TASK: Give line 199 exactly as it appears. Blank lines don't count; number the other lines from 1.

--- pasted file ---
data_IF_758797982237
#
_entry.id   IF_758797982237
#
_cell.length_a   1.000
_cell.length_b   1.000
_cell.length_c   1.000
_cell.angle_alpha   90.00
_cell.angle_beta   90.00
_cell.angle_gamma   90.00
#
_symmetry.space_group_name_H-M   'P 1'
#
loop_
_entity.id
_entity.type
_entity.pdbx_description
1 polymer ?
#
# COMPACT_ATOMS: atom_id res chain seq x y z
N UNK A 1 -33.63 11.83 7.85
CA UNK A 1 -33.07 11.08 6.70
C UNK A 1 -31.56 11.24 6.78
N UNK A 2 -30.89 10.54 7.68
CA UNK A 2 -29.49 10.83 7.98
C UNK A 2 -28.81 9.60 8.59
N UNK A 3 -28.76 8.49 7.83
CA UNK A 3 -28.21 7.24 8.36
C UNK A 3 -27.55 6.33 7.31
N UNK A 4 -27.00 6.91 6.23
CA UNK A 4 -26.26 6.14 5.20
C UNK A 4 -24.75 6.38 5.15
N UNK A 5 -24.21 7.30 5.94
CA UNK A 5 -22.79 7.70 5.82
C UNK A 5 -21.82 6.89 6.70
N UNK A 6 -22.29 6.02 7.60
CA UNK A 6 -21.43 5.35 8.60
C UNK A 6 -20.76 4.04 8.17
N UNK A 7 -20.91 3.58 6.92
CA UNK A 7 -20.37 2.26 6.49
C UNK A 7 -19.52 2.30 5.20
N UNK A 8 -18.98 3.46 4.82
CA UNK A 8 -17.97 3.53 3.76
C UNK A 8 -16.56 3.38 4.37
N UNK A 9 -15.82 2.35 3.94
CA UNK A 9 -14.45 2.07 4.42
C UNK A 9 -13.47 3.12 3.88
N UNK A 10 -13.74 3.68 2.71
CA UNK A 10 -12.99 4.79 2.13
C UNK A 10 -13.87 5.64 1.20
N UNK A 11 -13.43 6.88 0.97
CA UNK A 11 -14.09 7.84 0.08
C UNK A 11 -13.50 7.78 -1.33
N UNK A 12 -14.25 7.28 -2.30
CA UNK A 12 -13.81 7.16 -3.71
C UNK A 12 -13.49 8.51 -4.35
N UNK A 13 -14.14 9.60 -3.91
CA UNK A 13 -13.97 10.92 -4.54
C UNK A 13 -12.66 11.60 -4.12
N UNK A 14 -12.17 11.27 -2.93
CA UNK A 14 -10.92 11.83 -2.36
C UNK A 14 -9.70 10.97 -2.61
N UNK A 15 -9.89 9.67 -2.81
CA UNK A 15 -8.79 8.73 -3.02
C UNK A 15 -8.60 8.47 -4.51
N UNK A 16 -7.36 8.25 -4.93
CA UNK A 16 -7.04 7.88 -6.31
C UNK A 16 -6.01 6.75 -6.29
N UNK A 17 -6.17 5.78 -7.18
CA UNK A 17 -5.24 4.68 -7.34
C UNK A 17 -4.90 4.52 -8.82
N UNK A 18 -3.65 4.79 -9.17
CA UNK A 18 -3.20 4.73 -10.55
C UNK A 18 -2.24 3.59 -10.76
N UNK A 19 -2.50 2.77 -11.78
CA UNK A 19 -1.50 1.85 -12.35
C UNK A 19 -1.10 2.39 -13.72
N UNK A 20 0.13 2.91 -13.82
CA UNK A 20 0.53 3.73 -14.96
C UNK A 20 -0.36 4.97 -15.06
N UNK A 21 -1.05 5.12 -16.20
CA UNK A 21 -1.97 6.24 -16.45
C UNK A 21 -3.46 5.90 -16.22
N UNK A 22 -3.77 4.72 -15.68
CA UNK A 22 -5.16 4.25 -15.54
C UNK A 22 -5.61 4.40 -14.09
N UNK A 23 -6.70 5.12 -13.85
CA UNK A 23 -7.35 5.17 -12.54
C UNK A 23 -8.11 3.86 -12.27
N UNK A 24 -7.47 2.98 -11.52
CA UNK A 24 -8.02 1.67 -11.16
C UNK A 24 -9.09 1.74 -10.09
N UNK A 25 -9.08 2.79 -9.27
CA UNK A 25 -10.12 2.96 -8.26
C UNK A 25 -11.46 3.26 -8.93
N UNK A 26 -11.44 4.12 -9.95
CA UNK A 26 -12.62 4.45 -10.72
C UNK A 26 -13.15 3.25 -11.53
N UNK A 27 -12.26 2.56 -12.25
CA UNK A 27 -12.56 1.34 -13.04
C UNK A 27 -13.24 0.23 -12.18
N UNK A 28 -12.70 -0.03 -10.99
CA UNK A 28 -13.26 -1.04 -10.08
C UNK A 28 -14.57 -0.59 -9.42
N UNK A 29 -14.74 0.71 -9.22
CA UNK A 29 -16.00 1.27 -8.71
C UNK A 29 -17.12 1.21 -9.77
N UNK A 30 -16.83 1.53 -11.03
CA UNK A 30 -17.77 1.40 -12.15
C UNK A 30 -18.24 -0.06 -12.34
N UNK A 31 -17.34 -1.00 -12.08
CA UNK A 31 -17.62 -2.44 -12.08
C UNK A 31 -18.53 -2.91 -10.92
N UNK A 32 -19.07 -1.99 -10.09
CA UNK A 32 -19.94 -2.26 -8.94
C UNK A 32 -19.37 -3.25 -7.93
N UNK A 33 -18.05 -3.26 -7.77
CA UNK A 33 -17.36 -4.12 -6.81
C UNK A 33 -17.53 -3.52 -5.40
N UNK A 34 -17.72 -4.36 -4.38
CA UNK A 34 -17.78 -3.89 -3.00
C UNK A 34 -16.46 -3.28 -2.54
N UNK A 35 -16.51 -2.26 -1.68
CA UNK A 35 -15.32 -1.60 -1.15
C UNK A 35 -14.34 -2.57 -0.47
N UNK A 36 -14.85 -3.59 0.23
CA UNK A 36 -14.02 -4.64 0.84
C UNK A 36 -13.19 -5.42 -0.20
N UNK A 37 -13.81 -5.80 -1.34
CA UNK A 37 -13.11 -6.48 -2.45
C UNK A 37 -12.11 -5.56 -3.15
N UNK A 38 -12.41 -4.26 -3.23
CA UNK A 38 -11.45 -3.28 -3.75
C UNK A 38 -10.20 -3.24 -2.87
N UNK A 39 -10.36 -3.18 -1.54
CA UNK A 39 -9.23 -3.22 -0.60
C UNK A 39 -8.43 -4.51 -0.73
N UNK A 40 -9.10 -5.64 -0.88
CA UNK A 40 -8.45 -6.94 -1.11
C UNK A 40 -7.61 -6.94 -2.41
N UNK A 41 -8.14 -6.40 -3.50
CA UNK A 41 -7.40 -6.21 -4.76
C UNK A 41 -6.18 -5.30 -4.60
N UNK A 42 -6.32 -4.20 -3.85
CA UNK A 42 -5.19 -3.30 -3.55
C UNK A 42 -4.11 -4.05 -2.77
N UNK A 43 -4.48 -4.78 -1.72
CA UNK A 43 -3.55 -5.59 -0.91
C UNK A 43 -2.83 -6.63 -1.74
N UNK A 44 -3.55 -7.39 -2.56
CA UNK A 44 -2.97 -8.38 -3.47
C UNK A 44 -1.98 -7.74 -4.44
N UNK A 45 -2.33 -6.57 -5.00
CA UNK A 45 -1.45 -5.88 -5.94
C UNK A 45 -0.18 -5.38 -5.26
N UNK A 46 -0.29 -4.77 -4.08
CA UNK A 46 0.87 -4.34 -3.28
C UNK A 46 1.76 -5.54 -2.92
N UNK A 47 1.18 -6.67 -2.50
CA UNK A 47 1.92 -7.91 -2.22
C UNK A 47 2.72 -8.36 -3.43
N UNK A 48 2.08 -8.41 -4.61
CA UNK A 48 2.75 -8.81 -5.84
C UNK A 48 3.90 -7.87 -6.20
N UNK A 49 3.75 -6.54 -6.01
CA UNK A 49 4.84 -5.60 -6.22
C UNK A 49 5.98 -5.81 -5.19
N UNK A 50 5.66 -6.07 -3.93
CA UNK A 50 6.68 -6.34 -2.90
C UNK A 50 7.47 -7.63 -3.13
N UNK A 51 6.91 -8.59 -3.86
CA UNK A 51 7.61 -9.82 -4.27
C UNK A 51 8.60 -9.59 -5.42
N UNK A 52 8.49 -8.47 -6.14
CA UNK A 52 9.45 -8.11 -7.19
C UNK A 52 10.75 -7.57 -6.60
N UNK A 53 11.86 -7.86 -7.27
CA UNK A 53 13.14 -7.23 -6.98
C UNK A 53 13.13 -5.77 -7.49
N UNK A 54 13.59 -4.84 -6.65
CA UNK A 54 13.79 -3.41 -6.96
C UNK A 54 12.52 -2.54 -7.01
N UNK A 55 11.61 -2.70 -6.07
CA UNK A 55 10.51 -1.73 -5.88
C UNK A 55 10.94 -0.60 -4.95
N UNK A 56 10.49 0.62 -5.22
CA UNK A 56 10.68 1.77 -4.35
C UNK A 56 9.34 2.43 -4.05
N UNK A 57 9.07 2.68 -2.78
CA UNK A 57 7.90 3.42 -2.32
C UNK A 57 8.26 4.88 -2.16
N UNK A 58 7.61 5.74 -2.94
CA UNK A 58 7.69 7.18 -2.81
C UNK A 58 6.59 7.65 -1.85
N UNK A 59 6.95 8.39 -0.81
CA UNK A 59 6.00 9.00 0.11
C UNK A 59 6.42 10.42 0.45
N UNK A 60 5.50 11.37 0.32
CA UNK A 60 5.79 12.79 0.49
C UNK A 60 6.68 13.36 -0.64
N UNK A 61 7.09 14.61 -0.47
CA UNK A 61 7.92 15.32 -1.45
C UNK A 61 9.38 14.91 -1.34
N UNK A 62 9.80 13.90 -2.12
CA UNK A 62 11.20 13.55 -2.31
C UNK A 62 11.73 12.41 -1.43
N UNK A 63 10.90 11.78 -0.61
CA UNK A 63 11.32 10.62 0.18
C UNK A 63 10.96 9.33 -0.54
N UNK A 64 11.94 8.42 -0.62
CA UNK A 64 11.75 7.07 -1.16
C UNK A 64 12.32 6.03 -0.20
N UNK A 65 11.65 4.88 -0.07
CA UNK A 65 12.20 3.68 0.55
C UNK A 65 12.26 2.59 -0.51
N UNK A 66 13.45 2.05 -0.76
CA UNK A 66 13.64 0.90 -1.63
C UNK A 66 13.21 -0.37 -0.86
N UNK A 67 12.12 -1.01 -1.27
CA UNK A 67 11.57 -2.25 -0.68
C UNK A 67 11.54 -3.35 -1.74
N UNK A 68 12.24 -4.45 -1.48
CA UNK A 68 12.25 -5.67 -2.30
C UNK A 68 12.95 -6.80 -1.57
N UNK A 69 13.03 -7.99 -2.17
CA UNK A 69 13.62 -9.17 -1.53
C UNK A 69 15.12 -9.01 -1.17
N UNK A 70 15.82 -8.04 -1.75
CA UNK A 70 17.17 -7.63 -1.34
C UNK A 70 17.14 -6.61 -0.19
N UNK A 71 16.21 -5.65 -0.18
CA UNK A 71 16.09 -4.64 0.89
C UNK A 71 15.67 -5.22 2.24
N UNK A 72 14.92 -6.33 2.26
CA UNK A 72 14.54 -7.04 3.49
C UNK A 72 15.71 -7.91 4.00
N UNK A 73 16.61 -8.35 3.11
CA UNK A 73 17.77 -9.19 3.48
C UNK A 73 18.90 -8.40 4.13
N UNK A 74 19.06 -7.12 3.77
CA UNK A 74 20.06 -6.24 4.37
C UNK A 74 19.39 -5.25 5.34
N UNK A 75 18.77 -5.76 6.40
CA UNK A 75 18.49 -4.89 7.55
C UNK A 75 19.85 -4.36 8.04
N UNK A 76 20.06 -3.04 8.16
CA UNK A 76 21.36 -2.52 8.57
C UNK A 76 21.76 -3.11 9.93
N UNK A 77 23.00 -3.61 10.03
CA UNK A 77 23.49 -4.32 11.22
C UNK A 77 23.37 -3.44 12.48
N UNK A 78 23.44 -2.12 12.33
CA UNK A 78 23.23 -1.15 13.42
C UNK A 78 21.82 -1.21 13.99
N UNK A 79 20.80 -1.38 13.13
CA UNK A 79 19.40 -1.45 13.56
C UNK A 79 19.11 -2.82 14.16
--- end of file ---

CA UNK A 60 5.79 12.79 0.49